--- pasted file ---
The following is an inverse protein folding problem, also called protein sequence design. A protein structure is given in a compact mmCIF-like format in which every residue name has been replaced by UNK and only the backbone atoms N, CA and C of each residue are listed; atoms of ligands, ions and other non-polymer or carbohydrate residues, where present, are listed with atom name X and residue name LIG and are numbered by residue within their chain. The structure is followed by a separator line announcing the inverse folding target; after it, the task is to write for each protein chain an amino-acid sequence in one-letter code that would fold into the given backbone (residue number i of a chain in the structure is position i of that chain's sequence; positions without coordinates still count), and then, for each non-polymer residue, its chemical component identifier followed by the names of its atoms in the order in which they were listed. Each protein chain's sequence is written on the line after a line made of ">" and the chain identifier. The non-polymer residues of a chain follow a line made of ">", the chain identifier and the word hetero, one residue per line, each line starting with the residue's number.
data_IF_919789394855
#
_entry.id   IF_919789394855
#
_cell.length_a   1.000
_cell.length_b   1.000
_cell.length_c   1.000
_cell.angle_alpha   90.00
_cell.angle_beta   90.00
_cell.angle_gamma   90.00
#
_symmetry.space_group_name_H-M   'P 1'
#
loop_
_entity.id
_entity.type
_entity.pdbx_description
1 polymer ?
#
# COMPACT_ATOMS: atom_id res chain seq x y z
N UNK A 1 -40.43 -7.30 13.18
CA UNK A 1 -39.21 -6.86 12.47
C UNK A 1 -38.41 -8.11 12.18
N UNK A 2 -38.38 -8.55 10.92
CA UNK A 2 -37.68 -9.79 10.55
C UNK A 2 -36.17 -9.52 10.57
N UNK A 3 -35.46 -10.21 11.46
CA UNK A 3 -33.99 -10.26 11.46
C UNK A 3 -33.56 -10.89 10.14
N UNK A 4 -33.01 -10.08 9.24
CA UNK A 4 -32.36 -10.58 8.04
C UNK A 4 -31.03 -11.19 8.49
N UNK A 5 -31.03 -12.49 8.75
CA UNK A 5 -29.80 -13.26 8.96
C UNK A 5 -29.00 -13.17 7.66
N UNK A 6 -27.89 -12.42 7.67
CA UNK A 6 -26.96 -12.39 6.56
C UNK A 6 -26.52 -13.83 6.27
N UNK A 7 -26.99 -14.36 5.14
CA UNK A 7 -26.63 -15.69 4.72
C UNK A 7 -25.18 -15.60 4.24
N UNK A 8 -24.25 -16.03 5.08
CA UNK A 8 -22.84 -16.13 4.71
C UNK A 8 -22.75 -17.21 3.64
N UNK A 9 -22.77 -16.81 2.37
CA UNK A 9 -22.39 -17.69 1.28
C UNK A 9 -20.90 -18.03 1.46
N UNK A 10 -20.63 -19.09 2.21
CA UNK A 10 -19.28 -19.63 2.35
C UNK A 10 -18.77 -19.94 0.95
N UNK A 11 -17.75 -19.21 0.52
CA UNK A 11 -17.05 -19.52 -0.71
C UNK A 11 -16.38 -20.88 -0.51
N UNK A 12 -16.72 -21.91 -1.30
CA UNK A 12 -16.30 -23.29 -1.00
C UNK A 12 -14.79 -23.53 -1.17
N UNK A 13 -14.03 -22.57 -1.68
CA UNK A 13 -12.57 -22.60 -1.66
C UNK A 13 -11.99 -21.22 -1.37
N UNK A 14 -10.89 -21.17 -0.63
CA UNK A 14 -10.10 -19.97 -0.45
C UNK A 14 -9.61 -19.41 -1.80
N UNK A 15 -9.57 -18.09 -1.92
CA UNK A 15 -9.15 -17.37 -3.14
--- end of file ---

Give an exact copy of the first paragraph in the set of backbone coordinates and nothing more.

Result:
The following is an inverse protein folding problem, also called protein sequence design. A protein structure is given in a compact mmCIF-like format in which every residue name has been replaced by UNK and only the backbone atoms N, CA and C of each residue are listed; atoms of ligands, ions and other non-polymer or carbohydrate residues, where present, are listed with atom name X and residue name LIG and are numbered by residue within their chain. The structure is followed by a separator line announcing the inverse folding target; after it, the task is to write for each protein chain an amino-acid sequence in one-letter code that would fold into the given backbone (residue number i of a chain in the structure is position i of that chain's sequence; positions without coordinates still count), and then, for each non-polymer residue, its chemical component identifier followed by the names of its atoms in the order in which they were listed. Each protein chain's sequence is written on the line after a line made of ">" and the chain identifier. The non-polymer residues of a chain follow a line made of ">", the chain identifier and the word hetero, one residue per line, each line starting with the residue's number.